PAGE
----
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By her Sigurd's blood-stained bier,
As with equal death opprest, Gudrun sat; she shed no tear,
Her hand she smote not on her breast: Word, nor sign, nor act might show The wonted course of woman's woe.
Sages came, the wisest they,
But vain the aids from art they borrow; Can rhetoric soothe, or reason sway,
That stern mood of deepest sorrow, When the heart to bursting swells, Yet no tear its anguish tells ?
Round her pressed a widowed train,
Sisters they, in grief united,
Each her own sad tale recited :
Vainly; for her anguished mind,
Stunned beneath that sudden blow,
to another's woe. Hard and cold was Gudrun's soul, Nor sigh would rise, nor tear would roll.
Last did youthful Gulrand speak
“Matrons, though in wisdom old, Here, I ween, your skill is weak;
Age's counsels, all too cold, Cannot reach the widowed heart, When youth's strong loves are rent apart.”
With hurrying hand, from Sigurd's bier,
Swept she then the pall away: “On him, thy love, look, Gudrun dear!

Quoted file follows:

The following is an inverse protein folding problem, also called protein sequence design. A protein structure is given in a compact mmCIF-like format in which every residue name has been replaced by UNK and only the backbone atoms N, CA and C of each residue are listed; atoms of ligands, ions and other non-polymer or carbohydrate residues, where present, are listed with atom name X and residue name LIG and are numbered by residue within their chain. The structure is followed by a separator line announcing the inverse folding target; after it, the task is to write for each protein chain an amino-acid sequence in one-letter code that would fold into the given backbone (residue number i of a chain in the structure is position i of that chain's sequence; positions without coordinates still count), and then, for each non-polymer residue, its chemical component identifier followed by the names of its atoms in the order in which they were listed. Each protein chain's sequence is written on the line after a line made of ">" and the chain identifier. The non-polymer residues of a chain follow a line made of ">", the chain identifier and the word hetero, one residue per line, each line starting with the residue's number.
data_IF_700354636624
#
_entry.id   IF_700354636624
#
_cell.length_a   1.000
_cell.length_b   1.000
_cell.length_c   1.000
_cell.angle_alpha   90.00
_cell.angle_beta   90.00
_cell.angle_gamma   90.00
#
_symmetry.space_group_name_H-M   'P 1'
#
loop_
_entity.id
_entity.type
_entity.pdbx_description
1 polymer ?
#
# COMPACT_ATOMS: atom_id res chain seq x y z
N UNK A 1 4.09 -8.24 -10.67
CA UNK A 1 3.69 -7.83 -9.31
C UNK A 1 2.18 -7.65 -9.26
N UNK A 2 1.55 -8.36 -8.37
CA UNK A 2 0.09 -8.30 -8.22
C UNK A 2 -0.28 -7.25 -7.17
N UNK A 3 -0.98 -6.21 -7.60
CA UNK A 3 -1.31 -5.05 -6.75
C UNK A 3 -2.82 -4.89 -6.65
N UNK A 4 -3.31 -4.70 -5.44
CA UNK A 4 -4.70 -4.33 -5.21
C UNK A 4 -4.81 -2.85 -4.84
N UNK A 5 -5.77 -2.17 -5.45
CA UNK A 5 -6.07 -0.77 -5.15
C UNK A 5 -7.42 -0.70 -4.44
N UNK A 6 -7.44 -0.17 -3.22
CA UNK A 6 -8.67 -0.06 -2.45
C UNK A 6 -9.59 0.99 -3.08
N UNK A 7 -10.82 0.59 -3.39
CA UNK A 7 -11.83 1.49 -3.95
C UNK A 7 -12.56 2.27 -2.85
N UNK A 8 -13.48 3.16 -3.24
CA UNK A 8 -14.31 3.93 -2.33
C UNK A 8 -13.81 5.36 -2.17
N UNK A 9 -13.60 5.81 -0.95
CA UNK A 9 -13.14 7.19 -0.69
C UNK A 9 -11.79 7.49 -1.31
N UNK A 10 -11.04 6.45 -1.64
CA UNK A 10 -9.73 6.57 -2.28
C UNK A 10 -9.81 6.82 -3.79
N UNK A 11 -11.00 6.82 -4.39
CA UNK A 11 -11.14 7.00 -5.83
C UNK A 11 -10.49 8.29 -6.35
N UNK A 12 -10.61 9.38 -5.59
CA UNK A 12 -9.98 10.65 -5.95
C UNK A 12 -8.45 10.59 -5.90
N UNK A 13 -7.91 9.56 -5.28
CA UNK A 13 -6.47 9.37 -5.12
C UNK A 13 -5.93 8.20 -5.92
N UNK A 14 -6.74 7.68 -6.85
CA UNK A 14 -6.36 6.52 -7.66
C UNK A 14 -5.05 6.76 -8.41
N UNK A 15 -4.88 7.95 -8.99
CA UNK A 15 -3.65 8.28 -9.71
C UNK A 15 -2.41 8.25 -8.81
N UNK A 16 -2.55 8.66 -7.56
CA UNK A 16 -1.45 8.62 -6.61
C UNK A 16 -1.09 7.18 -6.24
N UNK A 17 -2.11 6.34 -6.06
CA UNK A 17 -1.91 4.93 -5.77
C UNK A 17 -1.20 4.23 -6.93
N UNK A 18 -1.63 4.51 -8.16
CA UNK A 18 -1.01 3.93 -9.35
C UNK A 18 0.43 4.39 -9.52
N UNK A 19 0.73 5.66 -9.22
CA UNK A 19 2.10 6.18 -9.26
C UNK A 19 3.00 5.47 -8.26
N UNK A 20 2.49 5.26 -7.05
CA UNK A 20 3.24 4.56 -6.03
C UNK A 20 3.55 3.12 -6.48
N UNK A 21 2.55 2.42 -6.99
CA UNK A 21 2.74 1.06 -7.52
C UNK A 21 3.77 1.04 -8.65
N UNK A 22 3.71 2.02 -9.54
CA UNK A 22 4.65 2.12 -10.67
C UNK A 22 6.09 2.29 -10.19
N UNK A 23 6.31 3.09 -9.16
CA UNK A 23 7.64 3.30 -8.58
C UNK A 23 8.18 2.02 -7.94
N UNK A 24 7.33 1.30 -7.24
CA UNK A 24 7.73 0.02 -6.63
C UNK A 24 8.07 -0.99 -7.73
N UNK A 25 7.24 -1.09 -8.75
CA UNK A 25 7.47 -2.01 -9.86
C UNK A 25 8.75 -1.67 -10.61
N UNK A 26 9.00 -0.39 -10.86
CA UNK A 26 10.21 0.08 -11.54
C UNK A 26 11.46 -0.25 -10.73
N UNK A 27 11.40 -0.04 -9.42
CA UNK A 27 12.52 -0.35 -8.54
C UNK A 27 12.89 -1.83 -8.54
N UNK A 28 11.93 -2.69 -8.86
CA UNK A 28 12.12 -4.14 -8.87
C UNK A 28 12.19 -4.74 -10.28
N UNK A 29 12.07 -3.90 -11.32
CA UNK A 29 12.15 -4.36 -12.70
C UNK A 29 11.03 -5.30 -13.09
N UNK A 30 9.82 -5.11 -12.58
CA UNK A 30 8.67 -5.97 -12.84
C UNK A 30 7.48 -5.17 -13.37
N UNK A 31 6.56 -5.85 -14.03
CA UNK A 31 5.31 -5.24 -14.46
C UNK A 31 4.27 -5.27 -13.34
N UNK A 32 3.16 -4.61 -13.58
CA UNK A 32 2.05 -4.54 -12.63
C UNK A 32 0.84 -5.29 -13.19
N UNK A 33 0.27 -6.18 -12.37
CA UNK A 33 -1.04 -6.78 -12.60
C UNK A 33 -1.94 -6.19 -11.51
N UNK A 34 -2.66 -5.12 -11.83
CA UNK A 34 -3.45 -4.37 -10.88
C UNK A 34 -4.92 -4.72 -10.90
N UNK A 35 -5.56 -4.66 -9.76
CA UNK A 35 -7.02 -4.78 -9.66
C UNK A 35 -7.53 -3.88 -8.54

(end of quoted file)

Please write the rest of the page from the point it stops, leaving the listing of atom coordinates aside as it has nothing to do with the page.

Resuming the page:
To his cold lip thy warm lip lay; And round him, as they still could hold Thy living lord, thine arms enfold.”
Gudrun turned-one hurried glance
On that much-loved form she threwA moment viewed, where murder's lance
Had pierced the breast to her so true; Saw stiff with blood those locks of gold, And quenched that eye so bright, so bold.
She saw, and sank, and low reclined
Hid in the couch her throbbing head: Her loose veil floated unconfined,
Her burning cheek was crimsoned red : Then, her bursting heart's relief, Copious fell the shower of grief.a
* Translated, in “Conybeare's Anglo-Saxon Poetry,” from an Icelandic Poem.
CREATOR SPIRIT, by whose aid
0, source of uncreated light,
Plenteous of grace, descend from high, Rich in thy seven-fold energy! Thou strength of his Almighty hand, Whose power does heaven and earth command. Proceeding Spirit, our defence, Who dost the gift of tongues dispense, And crown'st thy gift with eloquence.
Refine and purge our earthly parts :
Chase from our minds the infernal foe,
Make us eternal truths receive, And practise all that we believe: Give us thyself, that we may see The Father, and the Son, by thee.
Immortal honour, endless fame,
PARAPHRASE ON PSALM XXIII.
THE Lord my pasture shall prepare,
When in the sultry glebe I faint,
Where peaceful rivers, soft and slow,
Though in the paths of death I tread,
Though in a bare and rugged way,
SWEET brooklet! ever gliding-
“With pilgrim course I flow,
Or in summer's scorching glow,
Nor stop, nor stay: